Sunlight flashes on their wings,
warm light that coaxed out insects.
Swallows chase, they dive, alive, inhaling
fuel for the long night of beating south.
By now they should be far and warm.
This late, first-year birds may fall,
or all in sudden sleet.


This small drama of migration is outside human concerns. None will note their deaths nor their success, yet we hope for them in these caprices of November. FYI, tree swallows stay in southern North America for the winter; their cousins fly much farther south.


There is a harmony
of Autumn and a certain grief.
Garden duff suggests somehow beyond.
Zinnia petals recurve like slow sad songs.
A netted seedpod is an empty heart.
The cardinal feather cries for a preen.
Leaves of Solomon’s plume carry
all the yellow sad, the slumped, the torn.


The palette of Fall. An old man in a birthday mood. But there are always acorns.



Across drear sky, “Skreeeeee!”
Paired red-tailed hawks
fly tandem, low, just above trees,
wings cupped, dark. How together
they bank and wheel, no waste.
They ride air today like harriers,
hungry, wet, low above the pastures.
“Skreeeeee!” Does it freeze the vole
in its run as it lifts my eyes?


How the spirit lifts when the hawk pairs call. Gray November bright.



Birches quiet on the mirror pond,
then a roil of silver as a muskrat’s head
appears, begins to swim.
Liquid silver rolls into an arrow, birches
wobble into blobs trying to reform.
When the muskrat sees a watcher,
he leaps up as he dives, breaks
birches as he sinks below the mirror…
Soon his head is up, his tail beats behind
as the silver arrow grows again.
Behind the arrow, all the tree trunks
tremble and grow whole again.


Warm sun has thawed the ponds again. Duckweed gone, no wind, turtles asleep, frogs asleep, tiny lives encysted on the mud, but the muskrats are actively stocking the larder. It’s this adaptability that makes us mammals who we are.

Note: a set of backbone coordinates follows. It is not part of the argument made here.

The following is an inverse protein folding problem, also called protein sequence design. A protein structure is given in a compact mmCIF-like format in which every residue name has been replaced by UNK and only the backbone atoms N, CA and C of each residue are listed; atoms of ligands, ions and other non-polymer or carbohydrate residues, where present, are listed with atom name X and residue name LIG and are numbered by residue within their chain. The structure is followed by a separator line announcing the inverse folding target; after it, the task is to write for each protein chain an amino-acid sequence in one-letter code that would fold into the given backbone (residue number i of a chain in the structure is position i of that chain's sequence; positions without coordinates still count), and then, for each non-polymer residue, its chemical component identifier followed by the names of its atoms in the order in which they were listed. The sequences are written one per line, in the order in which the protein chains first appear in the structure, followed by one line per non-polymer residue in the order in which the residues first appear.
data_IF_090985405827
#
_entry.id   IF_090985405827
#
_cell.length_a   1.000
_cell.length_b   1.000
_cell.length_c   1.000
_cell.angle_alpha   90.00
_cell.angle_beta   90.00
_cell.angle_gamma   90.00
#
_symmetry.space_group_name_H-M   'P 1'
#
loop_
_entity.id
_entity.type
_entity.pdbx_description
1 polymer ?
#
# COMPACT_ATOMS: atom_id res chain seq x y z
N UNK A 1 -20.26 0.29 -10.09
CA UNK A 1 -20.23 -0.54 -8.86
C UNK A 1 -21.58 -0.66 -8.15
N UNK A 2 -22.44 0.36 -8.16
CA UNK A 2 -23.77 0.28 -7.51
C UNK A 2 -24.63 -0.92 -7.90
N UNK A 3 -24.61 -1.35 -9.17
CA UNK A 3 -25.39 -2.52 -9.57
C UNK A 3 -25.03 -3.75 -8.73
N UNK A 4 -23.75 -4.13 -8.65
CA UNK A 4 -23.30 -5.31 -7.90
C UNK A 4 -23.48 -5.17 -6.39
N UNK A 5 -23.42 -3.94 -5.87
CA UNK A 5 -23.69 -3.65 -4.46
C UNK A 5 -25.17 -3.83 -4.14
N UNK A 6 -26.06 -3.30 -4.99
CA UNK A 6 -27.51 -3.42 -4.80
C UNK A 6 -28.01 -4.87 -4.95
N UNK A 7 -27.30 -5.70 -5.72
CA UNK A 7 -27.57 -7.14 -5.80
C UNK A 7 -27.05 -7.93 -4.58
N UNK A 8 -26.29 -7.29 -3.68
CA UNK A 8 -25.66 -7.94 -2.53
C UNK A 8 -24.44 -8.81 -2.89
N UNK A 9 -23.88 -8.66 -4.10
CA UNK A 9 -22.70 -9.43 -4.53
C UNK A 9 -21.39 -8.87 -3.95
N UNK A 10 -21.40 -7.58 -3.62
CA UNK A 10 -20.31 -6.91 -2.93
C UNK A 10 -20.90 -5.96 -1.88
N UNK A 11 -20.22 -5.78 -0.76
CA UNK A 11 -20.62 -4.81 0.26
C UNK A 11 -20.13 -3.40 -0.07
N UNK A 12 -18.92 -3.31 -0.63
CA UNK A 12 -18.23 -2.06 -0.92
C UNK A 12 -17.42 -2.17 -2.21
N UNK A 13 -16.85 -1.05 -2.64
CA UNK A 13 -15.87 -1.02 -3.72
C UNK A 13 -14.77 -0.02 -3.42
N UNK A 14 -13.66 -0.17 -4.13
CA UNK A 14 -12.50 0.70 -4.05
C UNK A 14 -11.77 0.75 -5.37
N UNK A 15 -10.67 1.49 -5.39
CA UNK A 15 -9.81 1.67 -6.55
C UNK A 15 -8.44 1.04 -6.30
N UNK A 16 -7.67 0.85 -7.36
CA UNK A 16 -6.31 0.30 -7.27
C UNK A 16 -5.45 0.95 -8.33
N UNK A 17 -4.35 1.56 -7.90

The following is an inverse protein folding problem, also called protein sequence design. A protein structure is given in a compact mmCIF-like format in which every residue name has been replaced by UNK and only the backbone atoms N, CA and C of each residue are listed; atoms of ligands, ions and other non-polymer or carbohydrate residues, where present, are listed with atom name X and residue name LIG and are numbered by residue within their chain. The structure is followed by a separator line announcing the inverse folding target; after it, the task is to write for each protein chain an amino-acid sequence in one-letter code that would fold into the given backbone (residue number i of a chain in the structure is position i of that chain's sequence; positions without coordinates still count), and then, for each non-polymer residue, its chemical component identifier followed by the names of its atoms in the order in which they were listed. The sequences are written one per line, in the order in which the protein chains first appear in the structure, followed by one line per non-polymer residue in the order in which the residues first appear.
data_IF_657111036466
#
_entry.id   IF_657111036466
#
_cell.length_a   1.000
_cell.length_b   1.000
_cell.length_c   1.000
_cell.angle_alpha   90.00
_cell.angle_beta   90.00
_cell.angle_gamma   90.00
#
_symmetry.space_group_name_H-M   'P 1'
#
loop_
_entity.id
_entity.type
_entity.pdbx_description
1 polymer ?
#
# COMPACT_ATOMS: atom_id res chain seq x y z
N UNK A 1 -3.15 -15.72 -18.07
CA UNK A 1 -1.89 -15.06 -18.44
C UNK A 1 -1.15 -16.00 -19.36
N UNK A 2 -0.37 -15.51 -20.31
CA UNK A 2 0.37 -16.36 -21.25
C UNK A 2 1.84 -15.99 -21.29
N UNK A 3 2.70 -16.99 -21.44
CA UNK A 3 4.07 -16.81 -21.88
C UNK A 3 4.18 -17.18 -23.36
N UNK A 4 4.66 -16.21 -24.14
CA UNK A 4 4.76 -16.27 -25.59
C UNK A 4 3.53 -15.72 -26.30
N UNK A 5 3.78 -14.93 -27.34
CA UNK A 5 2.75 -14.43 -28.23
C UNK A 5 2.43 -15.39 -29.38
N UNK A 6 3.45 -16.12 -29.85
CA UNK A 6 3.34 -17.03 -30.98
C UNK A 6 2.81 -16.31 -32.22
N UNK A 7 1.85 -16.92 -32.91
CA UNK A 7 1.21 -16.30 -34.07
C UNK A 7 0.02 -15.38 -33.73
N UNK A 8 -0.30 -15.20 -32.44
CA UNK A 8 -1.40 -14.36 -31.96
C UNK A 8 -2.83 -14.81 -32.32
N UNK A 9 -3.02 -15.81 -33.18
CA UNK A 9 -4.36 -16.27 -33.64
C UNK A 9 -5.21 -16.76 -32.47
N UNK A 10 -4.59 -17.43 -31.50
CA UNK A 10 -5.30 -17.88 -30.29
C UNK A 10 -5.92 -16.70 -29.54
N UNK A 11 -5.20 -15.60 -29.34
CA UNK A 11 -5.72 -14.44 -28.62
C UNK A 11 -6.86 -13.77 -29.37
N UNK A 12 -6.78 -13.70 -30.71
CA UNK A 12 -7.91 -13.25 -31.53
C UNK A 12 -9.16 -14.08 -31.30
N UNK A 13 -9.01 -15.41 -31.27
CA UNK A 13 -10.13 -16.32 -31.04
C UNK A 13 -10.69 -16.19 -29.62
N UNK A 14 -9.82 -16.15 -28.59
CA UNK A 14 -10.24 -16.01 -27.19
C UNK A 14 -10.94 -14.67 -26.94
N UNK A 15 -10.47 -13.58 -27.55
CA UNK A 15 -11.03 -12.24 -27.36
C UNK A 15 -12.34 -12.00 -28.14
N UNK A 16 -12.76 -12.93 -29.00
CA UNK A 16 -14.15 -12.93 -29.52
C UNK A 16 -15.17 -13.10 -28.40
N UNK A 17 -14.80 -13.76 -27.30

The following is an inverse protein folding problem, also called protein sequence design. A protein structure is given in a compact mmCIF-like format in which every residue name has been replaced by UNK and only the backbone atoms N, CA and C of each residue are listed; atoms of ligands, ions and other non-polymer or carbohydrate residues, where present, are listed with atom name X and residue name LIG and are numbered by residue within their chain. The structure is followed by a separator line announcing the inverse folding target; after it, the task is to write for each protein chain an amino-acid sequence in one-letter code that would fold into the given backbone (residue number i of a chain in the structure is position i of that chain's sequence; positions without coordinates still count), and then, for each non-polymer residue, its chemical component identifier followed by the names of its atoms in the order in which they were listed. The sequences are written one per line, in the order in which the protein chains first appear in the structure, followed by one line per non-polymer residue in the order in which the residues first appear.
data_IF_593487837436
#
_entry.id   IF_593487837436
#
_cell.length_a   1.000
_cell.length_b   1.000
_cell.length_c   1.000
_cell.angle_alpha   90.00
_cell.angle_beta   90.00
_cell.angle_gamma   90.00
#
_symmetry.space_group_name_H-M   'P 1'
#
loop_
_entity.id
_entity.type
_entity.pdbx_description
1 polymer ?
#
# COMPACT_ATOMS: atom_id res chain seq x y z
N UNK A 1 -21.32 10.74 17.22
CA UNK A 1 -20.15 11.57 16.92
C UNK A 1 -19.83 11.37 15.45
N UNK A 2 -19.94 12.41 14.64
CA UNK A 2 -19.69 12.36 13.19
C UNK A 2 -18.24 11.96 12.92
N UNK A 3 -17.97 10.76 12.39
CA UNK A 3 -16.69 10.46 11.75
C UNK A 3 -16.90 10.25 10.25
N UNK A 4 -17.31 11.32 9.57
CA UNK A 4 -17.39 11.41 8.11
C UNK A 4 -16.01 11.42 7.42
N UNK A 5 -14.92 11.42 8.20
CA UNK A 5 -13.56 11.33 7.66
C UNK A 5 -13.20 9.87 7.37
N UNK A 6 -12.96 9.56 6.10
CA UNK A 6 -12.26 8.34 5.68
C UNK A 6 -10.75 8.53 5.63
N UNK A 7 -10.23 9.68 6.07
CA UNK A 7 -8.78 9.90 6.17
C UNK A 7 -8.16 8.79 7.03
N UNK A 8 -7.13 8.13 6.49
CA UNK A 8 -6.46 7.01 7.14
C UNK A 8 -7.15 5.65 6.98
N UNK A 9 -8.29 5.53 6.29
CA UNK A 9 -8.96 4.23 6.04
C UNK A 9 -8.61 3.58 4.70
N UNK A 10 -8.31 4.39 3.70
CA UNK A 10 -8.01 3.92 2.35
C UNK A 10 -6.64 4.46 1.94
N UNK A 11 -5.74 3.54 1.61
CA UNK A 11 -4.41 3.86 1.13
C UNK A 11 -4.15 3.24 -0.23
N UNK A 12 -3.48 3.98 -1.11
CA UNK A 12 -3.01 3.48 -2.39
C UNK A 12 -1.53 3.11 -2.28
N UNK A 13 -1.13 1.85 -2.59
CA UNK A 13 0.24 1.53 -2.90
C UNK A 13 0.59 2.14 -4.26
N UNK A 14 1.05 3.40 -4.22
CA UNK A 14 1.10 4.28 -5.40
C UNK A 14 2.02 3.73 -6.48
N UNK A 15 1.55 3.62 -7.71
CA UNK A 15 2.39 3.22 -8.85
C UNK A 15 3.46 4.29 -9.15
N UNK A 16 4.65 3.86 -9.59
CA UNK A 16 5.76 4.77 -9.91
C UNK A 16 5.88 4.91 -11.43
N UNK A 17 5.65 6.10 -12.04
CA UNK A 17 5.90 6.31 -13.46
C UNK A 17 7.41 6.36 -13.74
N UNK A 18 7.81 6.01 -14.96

Wind blows from the south, blue skies.
Hustle bustle across November road
little caterpillars, south to north,
smaller by half than the woolly bear,
but bristled: russet orange in front,
yellow tan behind. They cannot hold
against this wind. It rolls them on their backs,
black prolegs wiggling. Now genius: battered by wind
the caterpillars curl up nose to tail like bristly snails,
a ball for wind to roll right across smooth
blacktop, south to north at ten times leg speed.
Dropped in roadside rough, they unwind
and ripple through gravel upon their quest.


The ingenuity of rolling in wind! Talk about going with the flow. Life is ever astonishing.



The last aster has been loved,
has been kissed by frost.
Leaves are suddenly lucent, luminous
as the skin on an elder’s face.
The last aster’s blue has
washed her leaves. while within
her closing petal ring,
gold still bravely gleams.


There is such beauty when the frost ends the chloroplasts and allows the anthocyanins to be seen.


Old oak savanna stands in marsh today,
bare trunks rise from beaver water.
Here beetle larvae tunneled sapwood
under bark long years ago.
They wrote their growth deep in cambium
all about the trunks when the oaks
died as waters rose.
In time, bark fell off in sheets.
Pale wood grew gray in rain, in sun
grew riven, checked. Now
marsh grasses and osier brush
soften this old tale of death.

The human eye loves its melancholia,
loves its pattern search, so
I try to read these texts chewed in wood,
look for letters, hints of meaning where
I know there will be none. What is
that curlicue? The story etched remains
a text unread. But meaning does emerge,
obvious and unromantic. We eat to be--
these blind-carved texts do speak that joy.



The colors of mourning doves
against fresh snow:
high cirrus
moments before dawn.


Subtle and delicate colors intensify against mounded white, one of winter’s gifts. All color becomes extraordinary: the blues of jays suddenly shake the eye like a trumpet fanfare.


On these short days I look at buds,
fondle their hard shells even now
colored differently from bark.
Every bare bush and tree:
red maple buds flowers,
red osier its green leaves,
oak buds both.
Willow by the water
buds her furry catkins,
birch and aspen swell their own.
All these buds will wait with us
through dark that swallows day,
all waiting to unfold.


The smallest buds are promises. Praise the trees. Praise the bushes and the brush.